An experimental Alzheimer’s vaccination appears to eliminate aberrant tau protein from the brain in a safe manner, but it is unclear if the injection will be able to save brain function.
The Alzheimer’s Vaccine Trial Delivers Both Positive And Negative Information
The vaccination produced high levels of antibodies to target and destroy free-floating tau proteins before they could form “tau tangles” that choke neurons and degrade brain function in Phase 2 clinical study. Tau tangles, along with plaques generated by the protein amyloid-beta, are one of the primary symptoms of Alzheimer’s disease.
While amyloid influences the rate of Alzheimer’s progression, there is strong evidence that tau pathology is linked to the disease’s underlying cause, according to lead researcher Dr. Novak, who is a senior clinical research scientist at AXON Neuroscience, the Slovakian pharmaceutical company developing the vaccine. Recent tau PET investigations show that brain shrinkage and cognitive decline closely mirror the buildup of pathogenic tau protein.
The vaccine was also found to be safe after a two-year experiment in which eleven doses were provided to people with moderate dementia who were chosen at random. People who got the AADvac1 vaccination had almost the same amount of side effects and adverse events as those who got a placebo.
The study, however, did not yield any substantial gains when it came to thinking, reasoning, and memory tests completed across the entire patient group – probably due to a small number of persons with clinically confirmed Alzheimer’s disease participating in the experiment.
During the clinical trial data analysis, the researchers discovered that around one-third of the individuals had low amounts of aberrant tau protein, making them unsuitable for testing the benefits of a medication that halts the advancement of tau pathology.
Novak stated that the study team did see modest improvement in routine brain function tests administered to a smaller sample of trial participants who had been diagnosed with Alzheimer’s.
In two distinct clinical and functional assessments, the vaccination delayed brain degeneration by roughly 30% in that group, according to Novak.
The findings precisely fit with the tau theory; simply put, if the patient is tau biomarker positive, tau pathology is to blame for his/her cognitive loss, and stopping tau pathology should slow or stop progression, according to Novak. If the patient tests negative for tau pathology indicators, the patient’s impairment is most likely attributable to other diseases, thus treating tau pathology in this patient is pointless.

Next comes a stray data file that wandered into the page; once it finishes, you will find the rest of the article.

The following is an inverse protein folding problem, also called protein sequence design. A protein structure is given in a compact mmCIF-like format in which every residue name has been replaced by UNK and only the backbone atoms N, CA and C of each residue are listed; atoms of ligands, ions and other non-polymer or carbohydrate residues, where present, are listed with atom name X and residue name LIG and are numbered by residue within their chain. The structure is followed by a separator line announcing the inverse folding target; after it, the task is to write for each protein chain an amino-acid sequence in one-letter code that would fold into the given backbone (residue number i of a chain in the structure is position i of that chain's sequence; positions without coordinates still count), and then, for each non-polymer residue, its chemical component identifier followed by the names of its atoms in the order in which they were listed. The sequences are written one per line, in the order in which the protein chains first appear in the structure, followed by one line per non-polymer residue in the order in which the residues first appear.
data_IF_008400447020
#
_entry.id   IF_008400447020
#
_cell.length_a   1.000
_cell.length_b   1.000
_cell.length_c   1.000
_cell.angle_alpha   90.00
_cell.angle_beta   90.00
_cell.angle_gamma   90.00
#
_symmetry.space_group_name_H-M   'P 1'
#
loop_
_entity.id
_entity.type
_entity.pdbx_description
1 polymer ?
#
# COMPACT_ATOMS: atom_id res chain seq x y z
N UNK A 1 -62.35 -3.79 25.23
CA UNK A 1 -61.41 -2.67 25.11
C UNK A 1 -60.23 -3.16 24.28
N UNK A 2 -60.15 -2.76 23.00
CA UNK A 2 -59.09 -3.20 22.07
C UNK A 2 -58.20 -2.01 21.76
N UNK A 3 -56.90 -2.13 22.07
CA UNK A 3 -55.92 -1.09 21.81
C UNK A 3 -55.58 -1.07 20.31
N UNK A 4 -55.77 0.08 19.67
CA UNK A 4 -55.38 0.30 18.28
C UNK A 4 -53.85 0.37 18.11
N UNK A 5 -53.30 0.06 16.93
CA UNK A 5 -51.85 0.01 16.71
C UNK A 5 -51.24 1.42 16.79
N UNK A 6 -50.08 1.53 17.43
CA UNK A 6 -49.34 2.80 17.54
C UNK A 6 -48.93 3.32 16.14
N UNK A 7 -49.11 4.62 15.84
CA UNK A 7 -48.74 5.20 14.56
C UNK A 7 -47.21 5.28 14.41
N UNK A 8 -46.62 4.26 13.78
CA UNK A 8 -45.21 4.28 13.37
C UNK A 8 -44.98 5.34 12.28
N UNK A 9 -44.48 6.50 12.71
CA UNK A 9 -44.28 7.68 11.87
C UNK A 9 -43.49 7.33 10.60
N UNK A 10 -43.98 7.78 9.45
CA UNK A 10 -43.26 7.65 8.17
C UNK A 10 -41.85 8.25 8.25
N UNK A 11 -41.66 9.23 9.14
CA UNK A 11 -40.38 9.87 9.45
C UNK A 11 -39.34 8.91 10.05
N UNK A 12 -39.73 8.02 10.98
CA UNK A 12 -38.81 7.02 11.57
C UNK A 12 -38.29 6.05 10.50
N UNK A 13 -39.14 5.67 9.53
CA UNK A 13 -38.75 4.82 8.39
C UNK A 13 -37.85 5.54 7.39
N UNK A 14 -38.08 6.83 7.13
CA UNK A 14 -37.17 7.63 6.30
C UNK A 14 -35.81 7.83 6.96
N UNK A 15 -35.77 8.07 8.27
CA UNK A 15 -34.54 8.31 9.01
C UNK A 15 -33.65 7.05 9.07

According to Novak, AXON is preparing a follow-up experiment with a more defined sample of Alzheimer’s patients suffering from both amyloid plaques and tau tangles.
If the study findings are favorable, the business may seek to the US Food and Medicine Administration for the same fast approval process that was recently utilized to bring the controversial Alzheimer’s drug aducanumab to market, according to Novak.
In the present study, 196 individuals were randomly assigned to receive either the vaccination or a placebo.
According to Novak, nearly all patients who received the vaccination generated antibodies targeted to prevent the spread of aberrant tau proteins while leaving healthy tau proteins alone.
The immunization considerably decreased the buildup of the neurofilament light chain in the blood by 58 percent. According to Novak, this is a crucial diagnostic of neurodegenerative illnesses because injured nerve cells produce the chemical, which then seeps into the bloodstream.
According to the findings, patients who received the vaccination saw a decrease in cerebrospinal fluid indicators of aberrant tau.
Despite the trial’s relatively mixed findings, there is still potential for this strategy to treating Alzheimer’s disease, according to Rebecca Edelmayer, senior director of scientific engagement at the Alzheimer’s Association.
The vaccine approach is promising because using the body’s immune system to fight Alzheimer’s would avoid one of the challenges in developing a drug to treat the disease, namely the difficulty in designing medications that can easily enter the brain and attack a specific target, according to Edelmayer.